One of my heroes, Dick Proenneke, gained notoriety through his determination to notice what planet Earth seemed eager to give him. In the summer of 1967 he chopped down trees in the Twin Lakes region of Alaska and let the stripped logs age. In 1968 he moved there for good to build a cabin with hand tools. Fifty-one at the time, Proenneke was extraordinarily energetic, strong, and resourceful. In ten days he had the walls of his 11’ x 14’ cabin ready for a roof, which he completed in short order. Come September, he added a fireplace and chimney made out of rocks he had gathered on his many hikes.

He wanted to be “alone in the wilderness,” as a documentary about him is entitled, after nearly losing his vision in an accident while employed as a truck mechanic. Proenneke decided that he would treat his eyes to as much beauty as they could handle, and Alaska was the place to do it. His journals, photographs and 16 mm films of thirty-five plus years spent in a lovely, though unforgiving, environment are instructive and inspiring.

No surprise to anyone who knows me, lighting out for the lonely territory is not on my bucket list. Some afternoons mowing the lawn feels like hiking the Appalachian Trail. Besides, surrounded as I am by loving family and friends, a little solitude goes a long way.

Killian, Grandma Kathy and Cole. Pay attention, Pastor Coleman. This is life.

Fortunately, following Dick Proenneke’s example doesn’t demand residing anywhere other than 402 Parkway Drive or serving a church in a village more remote than Oniontown. What I need to do is pay attention—to the turkeys and geese, to the fox so light on its feet, to Grandma Kathy, to Cole and Killian.

If I don’t behold blessings one at a time, I appreciate none of them. Everyone and everything gets a turn. This is life.

What I Do Is Redd Up

What I Do Is Redd Up

$%&#! Ouch!

I want to be home by 3:00 this afternoon. A cluttered living room waits for me, as does an unmade bed and a kitchen that needs to be, as my mother used to say, redd up. In other words, the house requires attention before wife Kathy shows up at 6:00 p.m. with grandsons Cole and Killian in tow. For a couple of hours, we’ll act as spotters to boys who are constantly, gleefully careening toward a concussion. By the time daughter Elena picks them up, dirty dishes will have returned, and planes, trains and pterodactyls will be scattered everywhere, waiting for me to step on them and shout bad words. Clean up, mess up, repeat.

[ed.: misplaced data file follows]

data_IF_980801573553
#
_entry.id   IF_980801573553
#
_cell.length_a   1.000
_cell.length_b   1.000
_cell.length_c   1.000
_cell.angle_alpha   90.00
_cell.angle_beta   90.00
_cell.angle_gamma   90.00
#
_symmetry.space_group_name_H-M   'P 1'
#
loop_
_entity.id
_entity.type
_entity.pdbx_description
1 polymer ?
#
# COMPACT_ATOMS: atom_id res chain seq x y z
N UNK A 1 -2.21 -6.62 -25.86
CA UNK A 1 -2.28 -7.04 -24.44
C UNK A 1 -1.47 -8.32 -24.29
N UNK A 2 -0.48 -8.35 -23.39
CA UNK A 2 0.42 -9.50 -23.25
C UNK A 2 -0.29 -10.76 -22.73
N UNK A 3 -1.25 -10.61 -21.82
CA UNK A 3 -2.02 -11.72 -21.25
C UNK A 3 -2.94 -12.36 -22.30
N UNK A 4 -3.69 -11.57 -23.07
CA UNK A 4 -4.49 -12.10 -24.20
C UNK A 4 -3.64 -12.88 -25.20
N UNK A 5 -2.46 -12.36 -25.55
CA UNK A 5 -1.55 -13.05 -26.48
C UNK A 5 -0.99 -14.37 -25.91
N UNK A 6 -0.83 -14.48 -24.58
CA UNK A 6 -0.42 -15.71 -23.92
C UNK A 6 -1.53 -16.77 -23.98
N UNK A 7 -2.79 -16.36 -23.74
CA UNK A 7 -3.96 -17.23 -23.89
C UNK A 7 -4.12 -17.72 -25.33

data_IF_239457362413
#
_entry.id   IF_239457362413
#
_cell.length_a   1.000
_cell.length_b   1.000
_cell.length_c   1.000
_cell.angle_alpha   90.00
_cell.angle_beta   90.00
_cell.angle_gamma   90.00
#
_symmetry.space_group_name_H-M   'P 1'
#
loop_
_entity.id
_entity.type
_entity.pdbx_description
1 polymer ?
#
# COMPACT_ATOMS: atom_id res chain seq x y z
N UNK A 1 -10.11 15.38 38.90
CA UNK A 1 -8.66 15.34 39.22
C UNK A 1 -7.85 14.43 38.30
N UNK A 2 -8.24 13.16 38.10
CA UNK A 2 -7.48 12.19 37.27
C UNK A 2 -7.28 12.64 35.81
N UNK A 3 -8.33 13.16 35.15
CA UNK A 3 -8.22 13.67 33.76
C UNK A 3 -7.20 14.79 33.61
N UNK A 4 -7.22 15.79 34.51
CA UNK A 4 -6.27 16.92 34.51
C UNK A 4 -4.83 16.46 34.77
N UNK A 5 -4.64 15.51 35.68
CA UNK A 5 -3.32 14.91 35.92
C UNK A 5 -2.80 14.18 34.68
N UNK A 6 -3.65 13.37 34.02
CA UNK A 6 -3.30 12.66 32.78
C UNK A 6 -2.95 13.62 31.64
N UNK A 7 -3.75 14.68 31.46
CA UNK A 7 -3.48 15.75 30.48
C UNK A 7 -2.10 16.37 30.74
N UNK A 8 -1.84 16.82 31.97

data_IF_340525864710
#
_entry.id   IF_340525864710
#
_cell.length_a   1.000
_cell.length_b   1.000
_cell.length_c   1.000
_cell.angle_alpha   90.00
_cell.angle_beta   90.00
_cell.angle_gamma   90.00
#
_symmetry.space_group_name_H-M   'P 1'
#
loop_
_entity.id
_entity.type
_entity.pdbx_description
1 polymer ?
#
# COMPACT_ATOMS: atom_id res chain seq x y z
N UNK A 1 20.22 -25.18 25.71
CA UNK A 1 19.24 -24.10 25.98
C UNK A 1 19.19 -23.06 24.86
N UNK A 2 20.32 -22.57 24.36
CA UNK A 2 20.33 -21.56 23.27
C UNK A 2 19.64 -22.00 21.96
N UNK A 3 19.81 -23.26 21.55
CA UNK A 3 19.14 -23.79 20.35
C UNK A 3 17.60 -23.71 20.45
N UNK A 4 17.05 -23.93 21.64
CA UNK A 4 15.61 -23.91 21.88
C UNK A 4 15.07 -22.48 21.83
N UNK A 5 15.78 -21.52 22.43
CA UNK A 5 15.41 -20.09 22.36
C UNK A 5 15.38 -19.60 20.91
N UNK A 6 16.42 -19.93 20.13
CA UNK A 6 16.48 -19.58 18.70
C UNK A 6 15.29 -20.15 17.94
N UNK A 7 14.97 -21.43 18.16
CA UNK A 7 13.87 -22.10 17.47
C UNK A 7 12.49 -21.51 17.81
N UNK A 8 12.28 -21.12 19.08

The person in charge of squalor control and hygiene restoration used to be called a housewife, an impoverished term to my ears. A job that involves cleaning, cooking and often child rearing deserves a more worthy title. Nobody is married to a house, nor does one’s marital status constitute a vocation.

But homemaker is a good fit. Creation is involved, as is purpose. A house isn’t a home until people related by blood or blessed ties find nurturing shelter there. Such a place can be ramshackle or palatial as long as at least one heart beats affection into the cupboards and windowsills.

Plenty of homes thrive without full-time tending, of course. Whoever can keep a house presentable, prepare healthy meals, do laundry, give children the attention they need and put shoulder to the wheel forty hours every week for a paycheck deserves credit. Props, bows and curtsies to them all, especially to those who have no choice.

That emphatically said, I have a soft spot for careers given to home and family. My mother spent much of her life that way. Dolly Coleman worked part-time at what she called the budget bakery and at the Boston Store, for decades the crown jewel of downtown Erie, but her identity was grounded in motherhood.

On the back of a well-worn cookbook . . . a housewife, perhaps?

My only reservation about Mom’s vocational history is the possibility that, like countless sisters of her generation, she was disheartened by a society that patronized women and kicked their intelligence to the curb. Housewife bore an implied prefix: just a.

Kathy went back and forth with staying at home and taking jobs. Regardless, she gave Elena and our son Micah amazing childhoods. Some parents can’t keep up with their kids, but my beloved had the distinction of outpacing her offspring. Never much for napping, Kathy was mistress of over-the-top fun, constructing cornstalk mazes in the backyard, going to legendary pains with Halloween decorations and building snow forts ad infinitum. She pouted when the kids weren’t game for the expeditions she cooked up.

A fidget blanket made by Elena Thompson, to calm the restless hands of a dementia patient